Tags

, , ,

It’s been another difficult week for this world, and our hearts are heavy for those lost in the Navy Yard Shootings.  This morning I woke up with poetry in my head, ringing over and over like a ghostly refrain:

“Come away, O human child… to the waters and the wild…With a faery, hand in hand…for the world’s more full of weeping than you can understand….

Written in 1886 and published in in 1889 in The Wanderings of Oisin and Other Poems, Yeats’ poem is full of longing for innocence and a desire for freedom from earthly fears and dissatisfaction, “[w]hile the world is full of troubles/And anxious in its sleep.” Yet, there’s a great sense of danger and of loss as well, for the child being lured away with promises of paradise. Will the playful games with the slumbering trout near the waterfall pictured above be enough to replace the sounds of cattle lowing near his home? Still, for me, in times like these, his words are comforting in their fantasy and their acknowledgement that the “world’s more full of weeping than you can understand.”

The Stolen Child

Where dips the rocky highland
Of Sleuth Wood in the lake,
There lies a leafy island
Where flapping herons wake
The drowsy water rats;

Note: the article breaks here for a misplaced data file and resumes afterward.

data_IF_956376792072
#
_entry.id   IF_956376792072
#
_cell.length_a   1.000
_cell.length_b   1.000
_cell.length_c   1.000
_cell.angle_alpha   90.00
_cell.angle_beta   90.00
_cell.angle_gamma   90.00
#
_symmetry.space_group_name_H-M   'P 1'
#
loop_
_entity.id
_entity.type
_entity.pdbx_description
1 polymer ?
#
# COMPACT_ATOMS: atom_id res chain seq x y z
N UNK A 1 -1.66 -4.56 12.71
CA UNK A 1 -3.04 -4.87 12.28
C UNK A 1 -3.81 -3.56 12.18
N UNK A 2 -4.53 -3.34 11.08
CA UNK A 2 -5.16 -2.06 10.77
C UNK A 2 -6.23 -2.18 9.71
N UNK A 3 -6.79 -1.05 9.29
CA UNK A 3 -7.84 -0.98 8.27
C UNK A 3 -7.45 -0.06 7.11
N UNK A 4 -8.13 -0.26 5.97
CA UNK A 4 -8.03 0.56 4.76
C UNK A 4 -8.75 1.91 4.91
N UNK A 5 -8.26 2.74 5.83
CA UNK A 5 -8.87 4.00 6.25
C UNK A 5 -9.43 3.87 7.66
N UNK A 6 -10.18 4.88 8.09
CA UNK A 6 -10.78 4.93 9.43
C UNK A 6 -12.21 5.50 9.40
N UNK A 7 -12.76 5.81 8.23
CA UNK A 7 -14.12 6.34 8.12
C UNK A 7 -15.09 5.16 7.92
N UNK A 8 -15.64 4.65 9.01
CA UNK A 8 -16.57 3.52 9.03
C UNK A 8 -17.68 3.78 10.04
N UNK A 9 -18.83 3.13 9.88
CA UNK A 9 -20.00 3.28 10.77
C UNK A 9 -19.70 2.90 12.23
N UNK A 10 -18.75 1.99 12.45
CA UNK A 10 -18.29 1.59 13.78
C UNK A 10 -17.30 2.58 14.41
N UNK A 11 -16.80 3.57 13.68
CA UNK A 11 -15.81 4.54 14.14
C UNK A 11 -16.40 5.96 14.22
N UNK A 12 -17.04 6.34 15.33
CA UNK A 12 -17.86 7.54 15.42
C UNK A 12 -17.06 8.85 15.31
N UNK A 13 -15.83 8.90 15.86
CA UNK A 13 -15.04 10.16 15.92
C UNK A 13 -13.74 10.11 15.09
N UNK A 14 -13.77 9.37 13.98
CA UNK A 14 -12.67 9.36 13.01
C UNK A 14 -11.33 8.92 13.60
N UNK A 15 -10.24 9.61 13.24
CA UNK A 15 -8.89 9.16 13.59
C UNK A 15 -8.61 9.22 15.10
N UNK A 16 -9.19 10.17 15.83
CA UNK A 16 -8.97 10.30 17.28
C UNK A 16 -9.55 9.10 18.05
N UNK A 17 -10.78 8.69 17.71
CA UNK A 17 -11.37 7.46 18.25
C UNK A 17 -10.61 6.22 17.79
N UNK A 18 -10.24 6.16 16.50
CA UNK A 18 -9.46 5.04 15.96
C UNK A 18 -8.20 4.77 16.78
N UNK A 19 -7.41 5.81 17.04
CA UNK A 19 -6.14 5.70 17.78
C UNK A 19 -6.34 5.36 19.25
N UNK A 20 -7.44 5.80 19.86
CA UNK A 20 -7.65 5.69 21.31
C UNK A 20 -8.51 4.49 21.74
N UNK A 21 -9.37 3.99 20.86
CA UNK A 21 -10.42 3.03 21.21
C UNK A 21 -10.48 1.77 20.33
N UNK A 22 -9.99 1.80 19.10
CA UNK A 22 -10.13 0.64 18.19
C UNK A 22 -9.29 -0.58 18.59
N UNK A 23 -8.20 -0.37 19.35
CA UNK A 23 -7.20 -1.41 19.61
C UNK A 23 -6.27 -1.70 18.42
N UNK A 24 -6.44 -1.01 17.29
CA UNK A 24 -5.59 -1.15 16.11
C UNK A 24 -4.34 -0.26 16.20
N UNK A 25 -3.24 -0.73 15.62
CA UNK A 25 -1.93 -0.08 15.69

There we’ve hid our faery vats,
Full of berrys
And of reddest stolen cherries.
Come away, O human child!
To the waters and the wild
With a faery, hand in hand,
For the world’s more full of weeping than you can understand.

Where the wave of moonlight glosses
The dim gray sands with light,
Far off by furthest Rosses
We foot it all the night,
Weaving olden dances
Mingling hands and mingling glances
Till the moon has taken flight;
To and fro we leap
And chase the frothy bubbles,
While the world is full of troubles
And anxious in its sleep.
Come away, O human child!
To the waters and the wild
With a faery, hand in hand,
For the world’s more full of weeping than you can understand.

Where the wandering water gushes
From the hills above Glen-Car,
In pools among the rushes
That scarce could bathe a star,
We seek for slumbering trout
And whispering in their ears
Give them unquiet dreams;
Leaning softly out
From ferns that drop their tears
Over the young streams.
Come away, O human child!
To the waters and the wild
With a faery, hand in hand,
For the world’s more full of weeping than you can understand.

Away with us he’s going,
The solemn-eyed:
He’ll hear no more the lowing
Of the calves on the warm hillside
Or the kettle on the hob
Sing peace into his breast,
Or see the brown mice bob
Round and round the oatmeal chest.
For he comes, the human child,
To the waters and the wild
With a faery, hand in hand,
For the world’s more full of weeping than he can understand.

A favorite Celtic singer of mine, Loreena McKennitt, did an incredible version of this poem in song on her album Elemental (highly recommended), a live version of which, just as good as the original, is shown below. Watch it: I dare you not to cry at the mere sound of her voice. It is truly unearthly.

Advertisements